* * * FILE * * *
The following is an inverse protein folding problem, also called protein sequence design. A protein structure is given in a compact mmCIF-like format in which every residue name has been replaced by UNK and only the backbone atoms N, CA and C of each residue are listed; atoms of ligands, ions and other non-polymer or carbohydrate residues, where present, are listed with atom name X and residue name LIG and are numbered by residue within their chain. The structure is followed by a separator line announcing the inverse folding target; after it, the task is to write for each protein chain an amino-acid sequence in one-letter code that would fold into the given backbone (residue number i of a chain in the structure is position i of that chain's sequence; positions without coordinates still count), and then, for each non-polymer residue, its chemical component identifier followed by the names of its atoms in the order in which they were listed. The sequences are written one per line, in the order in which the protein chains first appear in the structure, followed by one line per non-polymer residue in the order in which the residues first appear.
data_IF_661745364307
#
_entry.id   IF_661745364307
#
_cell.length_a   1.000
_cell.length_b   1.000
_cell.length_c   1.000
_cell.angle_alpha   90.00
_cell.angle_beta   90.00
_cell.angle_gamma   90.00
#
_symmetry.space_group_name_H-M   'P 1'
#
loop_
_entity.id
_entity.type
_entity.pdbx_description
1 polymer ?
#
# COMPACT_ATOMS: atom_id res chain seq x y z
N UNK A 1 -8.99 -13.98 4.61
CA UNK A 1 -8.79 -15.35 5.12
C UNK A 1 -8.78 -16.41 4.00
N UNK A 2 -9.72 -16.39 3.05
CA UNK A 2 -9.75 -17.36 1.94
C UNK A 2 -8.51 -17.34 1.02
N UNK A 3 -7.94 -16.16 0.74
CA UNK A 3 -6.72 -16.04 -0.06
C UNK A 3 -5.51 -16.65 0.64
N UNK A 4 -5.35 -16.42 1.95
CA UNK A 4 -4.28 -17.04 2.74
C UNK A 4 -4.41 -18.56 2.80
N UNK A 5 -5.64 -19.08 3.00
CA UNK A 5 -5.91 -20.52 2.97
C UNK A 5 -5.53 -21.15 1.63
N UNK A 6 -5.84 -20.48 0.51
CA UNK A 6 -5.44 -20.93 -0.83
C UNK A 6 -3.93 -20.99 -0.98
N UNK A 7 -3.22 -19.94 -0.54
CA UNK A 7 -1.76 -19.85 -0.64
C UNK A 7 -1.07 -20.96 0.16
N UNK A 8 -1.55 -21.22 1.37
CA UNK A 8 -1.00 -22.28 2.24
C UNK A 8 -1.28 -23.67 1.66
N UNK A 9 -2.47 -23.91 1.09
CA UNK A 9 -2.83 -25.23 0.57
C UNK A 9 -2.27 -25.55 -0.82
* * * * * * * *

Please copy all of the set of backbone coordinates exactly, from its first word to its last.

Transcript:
The following is an inverse protein folding problem, also called protein sequence design. A protein structure is given in a compact mmCIF-like format in which every residue name has been replaced by UNK and only the backbone atoms N, CA and C of each residue are listed; atoms of ligands, ions and other non-polymer or carbohydrate residues, where present, are listed with atom name X and residue name LIG and are numbered by residue within their chain. The structure is followed by a separator line announcing the inverse folding target; after it, the task is to write for each protein chain an amino-acid sequence in one-letter code that would fold into the given backbone (residue number i of a chain in the structure is position i of that chain's sequence; positions without coordinates still count), and then, for each non-polymer residue, its chemical component identifier followed by the names of its atoms in the order in which they were listed. The sequences are written one per line, in the order in which the protein chains first appear in the structure, followed by one line per non-polymer residue in the order in which the residues first appear.
data_IF_661745364307
#
_entry.id   IF_661745364307
#
_cell.length_a   1.000
_cell.length_b   1.000
_cell.length_c   1.000
_cell.angle_alpha   90.00
_cell.angle_beta   90.00
_cell.angle_gamma   90.00
#
_symmetry.space_group_name_H-M   'P 1'
#
loop_
_entity.id
_entity.type
_entity.pdbx_description
1 polymer ?
#
# COMPACT_ATOMS: atom_id res chain seq x y z
N UNK A 1 -8.99 -13.98 4.61
CA UNK A 1 -8.79 -15.35 5.12
C UNK A 1 -8.78 -16.41 4.00
N UNK A 2 -9.72 -16.39 3.05
CA UNK A 2 -9.75 -17.36 1.94
C UNK A 2 -8.51 -17.34 1.02
N UNK A 3 -7.94 -16.16 0.74
CA UNK A 3 -6.72 -16.04 -0.06
C UNK A 3 -5.51 -16.65 0.64
N UNK A 4 -5.35 -16.42 1.95
CA UNK A 4 -4.28 -17.04 2.74
C UNK A 4 -4.41 -18.56 2.80
N UNK A 5 -5.64 -19.08 3.00
CA UNK A 5 -5.91 -20.52 2.97
C UNK A 5 -5.53 -21.15 1.63
N UNK A 6 -5.84 -20.48 0.51
CA UNK A 6 -5.44 -20.93 -0.83
C UNK A 6 -3.93 -20.99 -0.98
N UNK A 7 -3.22 -19.94 -0.54
CA UNK A 7 -1.76 -19.85 -0.64
C UNK A 7 -1.07 -20.96 0.16
N UNK A 8 -1.55 -21.22 1.37
CA UNK A 8 -1.00 -22.28 2.24
C UNK A 8 -1.28 -23.67 1.66
N UNK A 9 -2.47 -23.91 1.09
CA UNK A 9 -2.83 -25.23 0.57
C UNK A 9 -2.27 -25.55 -0.82